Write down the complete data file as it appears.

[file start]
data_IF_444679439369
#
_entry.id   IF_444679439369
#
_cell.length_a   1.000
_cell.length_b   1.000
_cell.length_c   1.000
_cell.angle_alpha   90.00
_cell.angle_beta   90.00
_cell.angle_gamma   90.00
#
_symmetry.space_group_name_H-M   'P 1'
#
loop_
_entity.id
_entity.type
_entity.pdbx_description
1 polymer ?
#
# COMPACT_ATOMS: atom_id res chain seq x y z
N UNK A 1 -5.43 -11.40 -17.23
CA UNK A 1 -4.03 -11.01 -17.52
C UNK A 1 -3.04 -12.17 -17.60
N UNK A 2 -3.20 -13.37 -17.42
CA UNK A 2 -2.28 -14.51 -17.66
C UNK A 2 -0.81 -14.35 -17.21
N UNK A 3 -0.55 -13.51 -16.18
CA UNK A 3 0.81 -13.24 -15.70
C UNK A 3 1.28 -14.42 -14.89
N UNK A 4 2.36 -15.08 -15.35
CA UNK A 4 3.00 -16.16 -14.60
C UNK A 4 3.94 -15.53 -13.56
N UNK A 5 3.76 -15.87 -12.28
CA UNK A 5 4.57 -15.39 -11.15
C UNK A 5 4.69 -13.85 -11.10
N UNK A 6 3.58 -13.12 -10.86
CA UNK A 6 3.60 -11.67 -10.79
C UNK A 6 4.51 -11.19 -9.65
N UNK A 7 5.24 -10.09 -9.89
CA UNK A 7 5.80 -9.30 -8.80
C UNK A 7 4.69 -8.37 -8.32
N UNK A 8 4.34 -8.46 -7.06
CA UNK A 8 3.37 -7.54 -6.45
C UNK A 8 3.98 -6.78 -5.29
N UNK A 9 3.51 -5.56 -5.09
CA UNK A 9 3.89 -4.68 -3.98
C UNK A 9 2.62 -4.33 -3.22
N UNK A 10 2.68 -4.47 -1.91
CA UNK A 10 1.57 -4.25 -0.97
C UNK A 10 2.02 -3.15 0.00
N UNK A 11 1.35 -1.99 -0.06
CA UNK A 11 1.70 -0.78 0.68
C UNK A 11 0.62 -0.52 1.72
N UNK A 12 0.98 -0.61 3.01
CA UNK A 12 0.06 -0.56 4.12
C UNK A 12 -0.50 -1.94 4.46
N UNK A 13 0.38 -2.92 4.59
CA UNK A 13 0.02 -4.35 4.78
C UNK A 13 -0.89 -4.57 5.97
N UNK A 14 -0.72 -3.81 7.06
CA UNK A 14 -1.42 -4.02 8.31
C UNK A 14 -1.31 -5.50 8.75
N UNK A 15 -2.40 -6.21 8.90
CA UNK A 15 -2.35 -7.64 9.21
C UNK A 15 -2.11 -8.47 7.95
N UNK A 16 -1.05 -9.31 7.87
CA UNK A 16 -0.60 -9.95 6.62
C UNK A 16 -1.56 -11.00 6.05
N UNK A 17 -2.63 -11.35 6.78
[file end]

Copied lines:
data_IF_444679439369
#
_entry.id   IF_444679439369
#
_cell.length_a   1.000
_cell.length_b   1.000
_cell.length_c   1.000
_cell.angle_alpha   90.00
_cell.angle_beta   90.00
_cell.angle_gamma   90.00
#
_symmetry.space_group_name_H-M   'P 1'
#
loop_
_entity.id
_entity.type
_entity.pdbx_description
1 polymer ?
#
# COMPACT_ATOMS: atom_id res chain seq x y z
N UNK A 1 -5.43 -11.40 -17.23
CA UNK A 1 -4.03 -11.01 -17.52
C UNK A 1 -3.04 -12.17 -17.60
N UNK A 2 -3.20 -13.37 -17.42
CA UNK A 2 -2.28 -14.51 -17.66
C UNK A 2 -0.81 -14.35 -17.21
N UNK A 3 -0.55 -13.51 -16.18
CA UNK A 3 0.81 -13.24 -15.70
C UNK A 3 1.28 -14.42 -14.89
N UNK A 4 2.36 -15.08 -15.35
CA UNK A 4 3.00 -16.16 -14.60
C UNK A 4 3.94 -15.53 -13.56
N UNK A 5 3.76 -15.87 -12.28
CA UNK A 5 4.57 -15.39 -11.15
C UNK A 5 4.69 -13.85 -11.10
N UNK A 6 3.58 -13.12 -10.86
CA UNK A 6 3.60 -11.67 -10.79
C UNK A 6 4.51 -11.19 -9.65
N UNK A 7 5.24 -10.09 -9.89
CA UNK A 7 5.80 -9.30 -8.80
C UNK A 7 4.69 -8.37 -8.32
N UNK A 8 4.34 -8.46 -7.06
CA UNK A 8 3.37 -7.54 -6.45
C UNK A 8 3.98 -6.78 -5.29
N UNK A 9 3.51 -5.56 -5.09
CA UNK A 9 3.89 -4.68 -3.98
C UNK A 9 2.62 -4.33 -3.22
N UNK A 10 2.68 -4.47 -1.91
CA UNK A 10 1.57 -4.25 -0.97
C UNK A 10 2.02 -3.15 0.00
N UNK A 11 1.35 -1.99 -0.06
CA UNK A 11 1.70 -0.78 0.68
C UNK A 11 0.62 -0.52 1.72
N UNK A 12 0.98 -0.61 3.01
CA UNK A 12 0.06 -0.56 4.12
C UNK A 12 -0.50 -1.94 4.46
N UNK A 13 0.38 -2.92 4.59
CA UNK A 13 0.02 -4.35 4.78
C UNK A 13 -0.89 -4.57 5.97
N UNK A 14 -0.72 -3.81 7.06
CA UNK A 14 -1.42 -4.02 8.31
C UNK A 14 -1.31 -5.50 8.75
N UNK A 15 -2.40 -6.21 8.90
CA UNK A 15 -2.35 -7.64 9.21
C UNK A 15 -2.11 -8.47 7.95
N UNK A 16 -1.05 -9.31 7.87
CA UNK A 16 -0.60 -9.95 6.62
C UNK A 16 -1.56 -11.00 6.05
N UNK A 17 -2.63 -11.35 6.78